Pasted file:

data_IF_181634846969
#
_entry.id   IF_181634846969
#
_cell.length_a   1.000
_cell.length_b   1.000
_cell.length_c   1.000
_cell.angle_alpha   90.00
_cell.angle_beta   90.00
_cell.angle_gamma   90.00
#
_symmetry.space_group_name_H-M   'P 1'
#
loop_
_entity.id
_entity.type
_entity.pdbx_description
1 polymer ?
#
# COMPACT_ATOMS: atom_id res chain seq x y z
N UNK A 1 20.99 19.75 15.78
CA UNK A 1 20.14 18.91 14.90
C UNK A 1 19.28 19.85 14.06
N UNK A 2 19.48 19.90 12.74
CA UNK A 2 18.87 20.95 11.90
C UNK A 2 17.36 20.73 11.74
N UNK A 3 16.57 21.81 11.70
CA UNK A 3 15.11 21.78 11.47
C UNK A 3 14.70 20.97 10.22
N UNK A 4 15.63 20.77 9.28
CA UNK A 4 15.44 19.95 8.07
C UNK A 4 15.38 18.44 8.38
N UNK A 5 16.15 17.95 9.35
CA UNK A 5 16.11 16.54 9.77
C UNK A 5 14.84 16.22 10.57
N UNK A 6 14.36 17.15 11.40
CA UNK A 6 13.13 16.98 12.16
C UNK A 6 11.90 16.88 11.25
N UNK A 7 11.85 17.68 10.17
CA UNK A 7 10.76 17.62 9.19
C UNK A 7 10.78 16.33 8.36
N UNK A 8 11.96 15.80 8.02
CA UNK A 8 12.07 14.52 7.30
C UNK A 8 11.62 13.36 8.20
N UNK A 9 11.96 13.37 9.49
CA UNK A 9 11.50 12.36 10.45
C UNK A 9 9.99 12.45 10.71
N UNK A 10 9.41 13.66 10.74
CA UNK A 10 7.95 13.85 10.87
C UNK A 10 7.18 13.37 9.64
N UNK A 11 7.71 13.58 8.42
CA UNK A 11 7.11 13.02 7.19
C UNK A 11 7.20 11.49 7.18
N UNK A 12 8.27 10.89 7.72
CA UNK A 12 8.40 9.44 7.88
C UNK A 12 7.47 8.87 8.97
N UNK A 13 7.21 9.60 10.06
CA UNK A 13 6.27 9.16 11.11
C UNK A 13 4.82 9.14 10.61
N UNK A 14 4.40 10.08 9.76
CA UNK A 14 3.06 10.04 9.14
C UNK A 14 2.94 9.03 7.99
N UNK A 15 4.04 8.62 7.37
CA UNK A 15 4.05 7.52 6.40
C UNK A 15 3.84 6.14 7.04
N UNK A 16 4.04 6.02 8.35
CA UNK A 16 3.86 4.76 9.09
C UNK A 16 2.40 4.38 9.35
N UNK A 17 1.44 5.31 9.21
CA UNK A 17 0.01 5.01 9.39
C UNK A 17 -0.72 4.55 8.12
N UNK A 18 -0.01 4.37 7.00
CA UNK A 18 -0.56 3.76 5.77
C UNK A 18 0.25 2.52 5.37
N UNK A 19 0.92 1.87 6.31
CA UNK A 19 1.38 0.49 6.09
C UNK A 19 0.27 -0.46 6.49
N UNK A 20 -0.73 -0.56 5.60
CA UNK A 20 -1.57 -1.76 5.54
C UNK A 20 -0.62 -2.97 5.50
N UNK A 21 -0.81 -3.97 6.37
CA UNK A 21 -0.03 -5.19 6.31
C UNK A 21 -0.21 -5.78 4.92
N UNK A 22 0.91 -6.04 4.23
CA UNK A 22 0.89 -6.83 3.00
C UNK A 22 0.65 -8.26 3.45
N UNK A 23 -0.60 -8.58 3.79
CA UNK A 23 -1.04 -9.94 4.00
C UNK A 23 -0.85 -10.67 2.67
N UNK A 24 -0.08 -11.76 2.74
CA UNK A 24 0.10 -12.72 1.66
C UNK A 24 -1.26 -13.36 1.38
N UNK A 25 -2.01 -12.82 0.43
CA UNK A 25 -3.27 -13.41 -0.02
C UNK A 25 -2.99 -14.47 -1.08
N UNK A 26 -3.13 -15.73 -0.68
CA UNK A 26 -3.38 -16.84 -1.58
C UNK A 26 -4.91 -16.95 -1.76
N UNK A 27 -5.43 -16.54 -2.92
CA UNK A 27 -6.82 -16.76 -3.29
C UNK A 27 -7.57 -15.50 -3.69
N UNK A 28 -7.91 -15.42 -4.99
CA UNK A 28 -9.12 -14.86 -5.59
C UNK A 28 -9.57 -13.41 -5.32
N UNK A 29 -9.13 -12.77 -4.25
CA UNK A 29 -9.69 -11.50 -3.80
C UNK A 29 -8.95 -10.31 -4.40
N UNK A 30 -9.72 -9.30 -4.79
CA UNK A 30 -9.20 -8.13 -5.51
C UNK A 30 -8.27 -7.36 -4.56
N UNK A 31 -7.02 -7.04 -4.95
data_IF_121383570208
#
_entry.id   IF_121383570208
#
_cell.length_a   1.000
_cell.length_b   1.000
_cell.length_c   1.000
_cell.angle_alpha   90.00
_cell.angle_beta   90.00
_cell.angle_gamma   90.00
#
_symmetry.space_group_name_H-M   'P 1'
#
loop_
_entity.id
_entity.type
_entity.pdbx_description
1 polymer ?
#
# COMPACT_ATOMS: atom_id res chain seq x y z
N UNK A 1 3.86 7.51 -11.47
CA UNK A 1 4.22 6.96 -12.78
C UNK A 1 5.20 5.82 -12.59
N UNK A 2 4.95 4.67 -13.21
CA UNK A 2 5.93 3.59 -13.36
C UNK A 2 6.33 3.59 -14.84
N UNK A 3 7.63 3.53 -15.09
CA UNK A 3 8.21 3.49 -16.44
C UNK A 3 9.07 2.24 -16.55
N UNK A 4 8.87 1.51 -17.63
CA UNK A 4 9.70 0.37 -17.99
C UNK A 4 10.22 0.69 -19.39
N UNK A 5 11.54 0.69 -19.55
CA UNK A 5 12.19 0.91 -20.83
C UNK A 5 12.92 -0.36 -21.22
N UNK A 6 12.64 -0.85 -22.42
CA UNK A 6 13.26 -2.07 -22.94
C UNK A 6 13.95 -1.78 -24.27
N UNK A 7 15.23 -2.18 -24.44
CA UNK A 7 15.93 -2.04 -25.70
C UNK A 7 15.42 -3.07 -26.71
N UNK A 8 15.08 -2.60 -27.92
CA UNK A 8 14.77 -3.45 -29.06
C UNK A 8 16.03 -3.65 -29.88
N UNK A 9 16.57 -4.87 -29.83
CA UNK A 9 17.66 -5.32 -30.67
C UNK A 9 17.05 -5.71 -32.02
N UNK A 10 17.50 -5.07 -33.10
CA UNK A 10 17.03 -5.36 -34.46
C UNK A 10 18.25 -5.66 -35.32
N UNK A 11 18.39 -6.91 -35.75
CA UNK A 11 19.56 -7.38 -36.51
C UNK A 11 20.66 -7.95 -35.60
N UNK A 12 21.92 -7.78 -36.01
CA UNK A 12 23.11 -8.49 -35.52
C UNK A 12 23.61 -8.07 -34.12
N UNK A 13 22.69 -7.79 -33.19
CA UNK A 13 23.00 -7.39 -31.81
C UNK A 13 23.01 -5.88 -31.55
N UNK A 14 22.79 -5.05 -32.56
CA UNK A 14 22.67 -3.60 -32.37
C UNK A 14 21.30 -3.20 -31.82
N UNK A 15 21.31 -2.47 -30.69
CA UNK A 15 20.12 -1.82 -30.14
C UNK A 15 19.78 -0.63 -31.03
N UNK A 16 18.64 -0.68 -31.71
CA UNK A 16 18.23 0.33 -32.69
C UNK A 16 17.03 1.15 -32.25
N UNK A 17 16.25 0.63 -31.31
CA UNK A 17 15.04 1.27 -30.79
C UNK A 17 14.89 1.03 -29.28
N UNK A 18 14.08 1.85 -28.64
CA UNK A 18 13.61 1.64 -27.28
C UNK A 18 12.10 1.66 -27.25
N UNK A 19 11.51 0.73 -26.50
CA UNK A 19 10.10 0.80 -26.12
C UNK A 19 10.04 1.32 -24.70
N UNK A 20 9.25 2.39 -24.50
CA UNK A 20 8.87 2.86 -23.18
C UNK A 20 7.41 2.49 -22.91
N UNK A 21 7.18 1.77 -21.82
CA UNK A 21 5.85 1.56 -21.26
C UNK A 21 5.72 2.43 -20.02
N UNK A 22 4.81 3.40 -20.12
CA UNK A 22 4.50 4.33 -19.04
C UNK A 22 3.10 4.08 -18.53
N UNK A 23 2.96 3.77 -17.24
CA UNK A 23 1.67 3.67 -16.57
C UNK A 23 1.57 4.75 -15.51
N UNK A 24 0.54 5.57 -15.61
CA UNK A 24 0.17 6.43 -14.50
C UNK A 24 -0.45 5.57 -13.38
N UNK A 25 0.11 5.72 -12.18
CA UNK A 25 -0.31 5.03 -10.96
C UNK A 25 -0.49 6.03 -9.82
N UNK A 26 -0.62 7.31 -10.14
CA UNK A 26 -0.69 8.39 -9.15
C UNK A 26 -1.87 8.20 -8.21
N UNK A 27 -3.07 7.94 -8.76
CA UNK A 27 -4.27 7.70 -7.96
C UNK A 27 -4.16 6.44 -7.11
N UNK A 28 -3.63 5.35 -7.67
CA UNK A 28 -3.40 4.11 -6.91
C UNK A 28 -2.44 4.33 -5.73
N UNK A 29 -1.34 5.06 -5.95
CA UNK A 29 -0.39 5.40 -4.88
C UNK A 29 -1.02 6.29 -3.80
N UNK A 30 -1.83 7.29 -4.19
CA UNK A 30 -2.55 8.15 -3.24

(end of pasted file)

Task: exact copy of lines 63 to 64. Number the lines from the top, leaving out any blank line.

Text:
N UNK A 15 4.04 8.62 7.37
CA UNK A 15 4.05 7.52 6.40